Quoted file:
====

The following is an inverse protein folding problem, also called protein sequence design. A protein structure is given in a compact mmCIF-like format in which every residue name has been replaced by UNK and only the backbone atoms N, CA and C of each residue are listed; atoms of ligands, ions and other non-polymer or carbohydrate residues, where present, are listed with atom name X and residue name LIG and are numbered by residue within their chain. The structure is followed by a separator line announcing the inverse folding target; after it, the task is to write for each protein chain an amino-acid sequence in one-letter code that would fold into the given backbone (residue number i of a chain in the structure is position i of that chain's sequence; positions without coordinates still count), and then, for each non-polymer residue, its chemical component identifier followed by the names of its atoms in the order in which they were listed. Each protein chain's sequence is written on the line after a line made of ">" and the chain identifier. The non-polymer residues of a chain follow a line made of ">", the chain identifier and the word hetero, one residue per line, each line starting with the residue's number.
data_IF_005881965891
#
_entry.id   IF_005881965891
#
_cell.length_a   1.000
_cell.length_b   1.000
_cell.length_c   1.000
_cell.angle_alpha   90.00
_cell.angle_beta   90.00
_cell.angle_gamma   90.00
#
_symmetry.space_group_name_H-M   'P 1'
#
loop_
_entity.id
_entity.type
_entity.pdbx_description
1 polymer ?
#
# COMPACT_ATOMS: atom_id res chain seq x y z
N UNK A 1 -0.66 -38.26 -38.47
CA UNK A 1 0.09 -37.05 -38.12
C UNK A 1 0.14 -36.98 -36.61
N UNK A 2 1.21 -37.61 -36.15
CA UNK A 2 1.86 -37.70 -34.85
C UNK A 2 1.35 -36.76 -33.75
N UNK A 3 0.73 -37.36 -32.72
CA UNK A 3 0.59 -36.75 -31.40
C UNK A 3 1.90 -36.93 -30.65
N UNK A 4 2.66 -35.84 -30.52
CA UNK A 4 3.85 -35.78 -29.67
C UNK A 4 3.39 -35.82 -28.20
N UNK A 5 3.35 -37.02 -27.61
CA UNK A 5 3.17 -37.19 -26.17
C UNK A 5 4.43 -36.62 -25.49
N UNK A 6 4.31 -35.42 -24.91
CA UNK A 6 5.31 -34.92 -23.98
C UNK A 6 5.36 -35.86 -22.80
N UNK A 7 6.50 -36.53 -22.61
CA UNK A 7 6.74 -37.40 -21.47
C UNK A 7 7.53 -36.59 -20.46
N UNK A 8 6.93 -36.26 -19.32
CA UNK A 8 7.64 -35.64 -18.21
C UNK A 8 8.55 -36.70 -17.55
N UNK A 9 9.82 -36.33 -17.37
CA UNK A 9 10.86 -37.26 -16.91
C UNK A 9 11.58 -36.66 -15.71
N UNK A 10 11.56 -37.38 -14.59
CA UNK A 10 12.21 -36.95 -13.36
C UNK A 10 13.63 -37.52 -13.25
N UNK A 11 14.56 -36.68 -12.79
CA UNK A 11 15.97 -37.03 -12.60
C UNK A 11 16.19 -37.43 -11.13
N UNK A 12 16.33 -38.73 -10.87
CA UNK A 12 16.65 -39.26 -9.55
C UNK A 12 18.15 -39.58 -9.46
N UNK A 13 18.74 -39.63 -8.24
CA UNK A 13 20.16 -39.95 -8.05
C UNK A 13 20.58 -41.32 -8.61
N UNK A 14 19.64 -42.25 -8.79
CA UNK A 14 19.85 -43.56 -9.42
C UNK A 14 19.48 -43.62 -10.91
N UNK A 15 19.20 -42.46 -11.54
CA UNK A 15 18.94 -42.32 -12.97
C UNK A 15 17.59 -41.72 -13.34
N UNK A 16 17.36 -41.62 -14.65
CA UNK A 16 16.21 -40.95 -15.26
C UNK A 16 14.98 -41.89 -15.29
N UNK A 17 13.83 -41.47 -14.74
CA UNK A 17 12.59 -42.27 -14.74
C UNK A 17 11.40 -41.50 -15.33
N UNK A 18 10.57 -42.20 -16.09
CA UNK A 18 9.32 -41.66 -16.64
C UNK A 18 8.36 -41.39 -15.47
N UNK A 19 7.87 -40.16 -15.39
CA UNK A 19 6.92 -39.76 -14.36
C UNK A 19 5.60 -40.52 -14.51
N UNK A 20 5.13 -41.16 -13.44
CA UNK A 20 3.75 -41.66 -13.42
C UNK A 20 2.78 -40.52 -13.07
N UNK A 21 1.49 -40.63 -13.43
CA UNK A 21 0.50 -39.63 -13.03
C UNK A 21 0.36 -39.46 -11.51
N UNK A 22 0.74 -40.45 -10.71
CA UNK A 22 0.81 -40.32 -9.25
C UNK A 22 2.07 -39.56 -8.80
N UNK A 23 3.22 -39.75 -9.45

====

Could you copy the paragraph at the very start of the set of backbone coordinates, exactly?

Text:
The following is an inverse protein folding problem, also called protein sequence design. A protein structure is given in a compact mmCIF-like format in which every residue name has been replaced by UNK and only the backbone atoms N, CA and C of each residue are listed; atoms of ligands, ions and other non-polymer or carbohydrate residues, where present, are listed with atom name X and residue name LIG and are numbered by residue within their chain. The structure is followed by a separator line announcing the inverse folding target; after it, the task is to write for each protein chain an amino-acid sequence in one-letter code that would fold into the given backbone (residue number i of a chain in the structure is position i of that chain's sequence; positions without coordinates still count), and then, for each non-polymer residue, its chemical component identifier followed by the names of its atoms in the order in which they were listed. Each protein chain's sequence is written on the line after a line made of ">" and the chain identifier. The non-polymer residues of a chain follow a line made of ">", the chain identifier and the word hetero, one residue per line, each line starting with the residue's number.